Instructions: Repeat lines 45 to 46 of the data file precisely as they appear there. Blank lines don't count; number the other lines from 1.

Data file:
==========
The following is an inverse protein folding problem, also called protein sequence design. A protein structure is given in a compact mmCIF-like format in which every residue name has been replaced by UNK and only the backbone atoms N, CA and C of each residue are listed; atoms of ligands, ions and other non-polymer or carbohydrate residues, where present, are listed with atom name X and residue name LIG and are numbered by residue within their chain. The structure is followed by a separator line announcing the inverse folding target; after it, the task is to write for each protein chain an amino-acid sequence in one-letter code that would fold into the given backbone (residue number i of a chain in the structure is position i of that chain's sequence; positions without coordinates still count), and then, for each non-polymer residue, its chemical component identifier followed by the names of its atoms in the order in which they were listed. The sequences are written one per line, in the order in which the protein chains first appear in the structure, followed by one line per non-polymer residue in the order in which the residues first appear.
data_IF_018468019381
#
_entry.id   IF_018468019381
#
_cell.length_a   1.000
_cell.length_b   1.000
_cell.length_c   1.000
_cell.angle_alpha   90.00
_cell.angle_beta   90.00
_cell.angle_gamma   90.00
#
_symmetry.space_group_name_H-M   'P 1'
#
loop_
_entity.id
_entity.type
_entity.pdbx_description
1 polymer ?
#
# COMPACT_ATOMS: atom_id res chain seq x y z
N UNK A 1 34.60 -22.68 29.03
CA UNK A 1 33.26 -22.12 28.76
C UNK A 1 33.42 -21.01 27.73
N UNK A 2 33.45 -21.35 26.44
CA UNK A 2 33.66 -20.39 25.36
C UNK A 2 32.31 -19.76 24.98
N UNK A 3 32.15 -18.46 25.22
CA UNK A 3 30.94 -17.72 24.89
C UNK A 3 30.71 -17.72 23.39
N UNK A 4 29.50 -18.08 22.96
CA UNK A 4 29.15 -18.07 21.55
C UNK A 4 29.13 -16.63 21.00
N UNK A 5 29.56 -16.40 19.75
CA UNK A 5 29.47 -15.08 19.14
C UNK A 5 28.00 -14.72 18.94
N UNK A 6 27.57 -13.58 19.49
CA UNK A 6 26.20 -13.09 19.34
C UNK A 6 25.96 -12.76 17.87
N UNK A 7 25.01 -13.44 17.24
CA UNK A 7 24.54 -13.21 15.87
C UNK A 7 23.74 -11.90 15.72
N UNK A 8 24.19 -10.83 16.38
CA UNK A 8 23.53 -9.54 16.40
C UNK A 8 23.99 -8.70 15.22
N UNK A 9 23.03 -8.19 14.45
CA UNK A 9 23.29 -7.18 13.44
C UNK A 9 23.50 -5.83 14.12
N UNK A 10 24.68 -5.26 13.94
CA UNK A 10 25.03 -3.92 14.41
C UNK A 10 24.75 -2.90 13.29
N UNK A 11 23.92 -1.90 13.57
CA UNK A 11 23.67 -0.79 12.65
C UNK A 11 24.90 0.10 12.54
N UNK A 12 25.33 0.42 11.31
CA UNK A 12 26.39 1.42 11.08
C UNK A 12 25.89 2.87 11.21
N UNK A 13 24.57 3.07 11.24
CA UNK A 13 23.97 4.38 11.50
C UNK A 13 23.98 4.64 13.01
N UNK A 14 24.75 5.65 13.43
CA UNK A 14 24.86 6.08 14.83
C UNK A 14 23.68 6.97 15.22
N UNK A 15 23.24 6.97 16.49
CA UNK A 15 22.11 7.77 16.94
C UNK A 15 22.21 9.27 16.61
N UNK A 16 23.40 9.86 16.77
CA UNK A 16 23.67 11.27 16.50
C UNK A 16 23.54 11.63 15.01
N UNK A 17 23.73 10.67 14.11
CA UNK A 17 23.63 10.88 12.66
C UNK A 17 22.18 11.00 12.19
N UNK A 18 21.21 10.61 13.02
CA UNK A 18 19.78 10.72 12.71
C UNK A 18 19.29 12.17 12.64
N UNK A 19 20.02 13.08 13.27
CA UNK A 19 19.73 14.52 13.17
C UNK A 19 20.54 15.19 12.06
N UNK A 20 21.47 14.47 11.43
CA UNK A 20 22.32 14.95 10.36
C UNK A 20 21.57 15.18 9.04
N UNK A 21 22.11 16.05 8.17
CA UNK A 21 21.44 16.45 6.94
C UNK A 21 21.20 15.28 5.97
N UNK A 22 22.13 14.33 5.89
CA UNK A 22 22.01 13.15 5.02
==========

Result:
C UNK A 8 23.99 -8.70 15.22
N UNK A 9 23.03 -8.19 14.45